The Lord’s Test between England and Pakistan at the end of August 2010 was memorable for several reasons. The first of these was the world Test record eighth wicket partnership of 332 between Jonathan Trott and Stuart Broad, but, sadly, the match is likely to be remembered more for the fact that three Pakistan players – Mohammad Asif, Mohammad Amir, and their captain, Salman Butt – were exposed during the match for their involvement in the bowling of deliberate no-balls in order to fulfil an arrangement set up by the News of the World to expose the willingness of certain international cricketers to fix matches.
On the game’s truncated last day, which ended with England winning the match by an innings and 225 runs, the atmosphere at Lord’s hung heavy with physical and metaphorical gloom. I reflected on this when I wrote the piece below.
On a grey, slightly chilly, autumnal morning, Lord’s, on this of all days, was a strange place to be. The air of confusion, regret and uncertainty was tangible, and more MCC members were reading the News of the World than can ever have been the case before. Buying it felt a little dirty, but it had to be done.
Although Umar Akmal finally showed his true colours, defeat came quickly, but the ramifications of what may have been done in the course of that defeat will take a lot longer to play out. On the face of it, the evidence is strong, and, if it’s as solid as it appears, the ICC will need to hit this one hard to stand any chance of rolling back what may, in the Indian sub-continent at least, be a rising tide of corruption.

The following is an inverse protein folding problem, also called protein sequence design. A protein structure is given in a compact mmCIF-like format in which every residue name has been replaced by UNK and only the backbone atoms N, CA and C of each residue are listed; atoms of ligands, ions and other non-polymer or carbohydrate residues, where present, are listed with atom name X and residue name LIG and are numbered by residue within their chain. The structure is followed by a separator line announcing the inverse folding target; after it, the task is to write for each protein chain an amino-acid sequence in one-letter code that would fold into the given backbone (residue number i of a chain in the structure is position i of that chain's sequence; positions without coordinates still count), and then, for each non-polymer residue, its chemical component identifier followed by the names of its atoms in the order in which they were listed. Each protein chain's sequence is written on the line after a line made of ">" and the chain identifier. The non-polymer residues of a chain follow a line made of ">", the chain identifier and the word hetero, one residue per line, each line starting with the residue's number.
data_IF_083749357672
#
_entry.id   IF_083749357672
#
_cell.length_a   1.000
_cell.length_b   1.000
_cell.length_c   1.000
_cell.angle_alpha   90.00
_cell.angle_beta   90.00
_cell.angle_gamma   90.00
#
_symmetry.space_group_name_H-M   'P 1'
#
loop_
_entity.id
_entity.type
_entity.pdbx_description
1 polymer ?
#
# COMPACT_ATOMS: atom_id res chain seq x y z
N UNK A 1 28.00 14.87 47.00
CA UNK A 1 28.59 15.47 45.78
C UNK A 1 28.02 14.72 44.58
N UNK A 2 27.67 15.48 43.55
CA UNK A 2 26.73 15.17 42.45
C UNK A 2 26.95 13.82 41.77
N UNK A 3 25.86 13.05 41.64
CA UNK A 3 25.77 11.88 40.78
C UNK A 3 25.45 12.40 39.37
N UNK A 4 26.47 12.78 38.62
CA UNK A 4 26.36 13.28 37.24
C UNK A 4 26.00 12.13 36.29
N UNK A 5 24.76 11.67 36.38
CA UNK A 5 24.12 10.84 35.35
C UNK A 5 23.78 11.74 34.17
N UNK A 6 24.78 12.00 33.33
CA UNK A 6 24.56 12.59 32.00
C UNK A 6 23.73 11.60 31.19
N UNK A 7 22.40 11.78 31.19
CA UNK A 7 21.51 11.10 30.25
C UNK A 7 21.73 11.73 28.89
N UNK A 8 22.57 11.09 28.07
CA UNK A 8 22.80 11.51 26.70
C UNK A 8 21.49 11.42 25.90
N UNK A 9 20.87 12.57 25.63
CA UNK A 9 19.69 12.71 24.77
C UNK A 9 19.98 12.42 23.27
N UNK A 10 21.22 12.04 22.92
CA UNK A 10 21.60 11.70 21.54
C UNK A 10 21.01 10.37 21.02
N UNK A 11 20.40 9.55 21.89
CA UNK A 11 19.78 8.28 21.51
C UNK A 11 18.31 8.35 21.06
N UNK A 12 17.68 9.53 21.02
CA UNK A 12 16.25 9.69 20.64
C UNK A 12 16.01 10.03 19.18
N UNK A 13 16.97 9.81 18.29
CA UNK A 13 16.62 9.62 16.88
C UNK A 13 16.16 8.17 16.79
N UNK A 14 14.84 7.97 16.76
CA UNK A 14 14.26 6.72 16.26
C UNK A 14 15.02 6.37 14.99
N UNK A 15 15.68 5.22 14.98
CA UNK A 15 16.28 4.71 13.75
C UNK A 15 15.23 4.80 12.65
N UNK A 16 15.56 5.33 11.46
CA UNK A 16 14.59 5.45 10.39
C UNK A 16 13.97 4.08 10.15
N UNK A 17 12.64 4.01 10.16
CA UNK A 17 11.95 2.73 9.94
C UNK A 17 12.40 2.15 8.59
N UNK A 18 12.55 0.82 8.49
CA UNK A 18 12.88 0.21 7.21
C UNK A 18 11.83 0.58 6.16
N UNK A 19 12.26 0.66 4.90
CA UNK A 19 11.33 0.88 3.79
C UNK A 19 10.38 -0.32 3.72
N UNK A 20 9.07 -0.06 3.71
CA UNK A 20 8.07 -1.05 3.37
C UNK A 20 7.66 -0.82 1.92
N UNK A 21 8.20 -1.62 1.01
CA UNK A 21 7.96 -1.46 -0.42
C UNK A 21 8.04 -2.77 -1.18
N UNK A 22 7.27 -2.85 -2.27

No matter the lifelines it’s thrown, it seems as though Pakistan cricket will always find a way to drag itself back into the mire. But, as it sinks, individual images linger.
From Lord’s I’ll go with the haunted, shuffling figure of Mohammad Yousuf, dismissed twice in an afternoon on Saturday and looking for all the world like a shattered man. This was someone who lived and played through the last great series of Pakistani match-fixing scandals, and, in retrospect, you have to wonder whether his crushed demeanour reflected the fact that he had discovered that history was repeating itself.
And then you had Mohammad Amir, striding off after succumbing to Graeme Swann for his second duck of the game. If things go badly for him it may be the last thing he ever does on a Test match field.
For Test cricket to lose a player of his staggering ability so soon would be little short of tragic, and, for his career to end prematurely would be unutterably sad. This time, though, people really need to hang for this, and if the case against Amir and others is proved, there should be no coming back.
We move on. Or we try to. This, like a partnership between Jonathan Trott and Stuart Broad, will run and run and run.
Different Shades of Green, 29th August 2010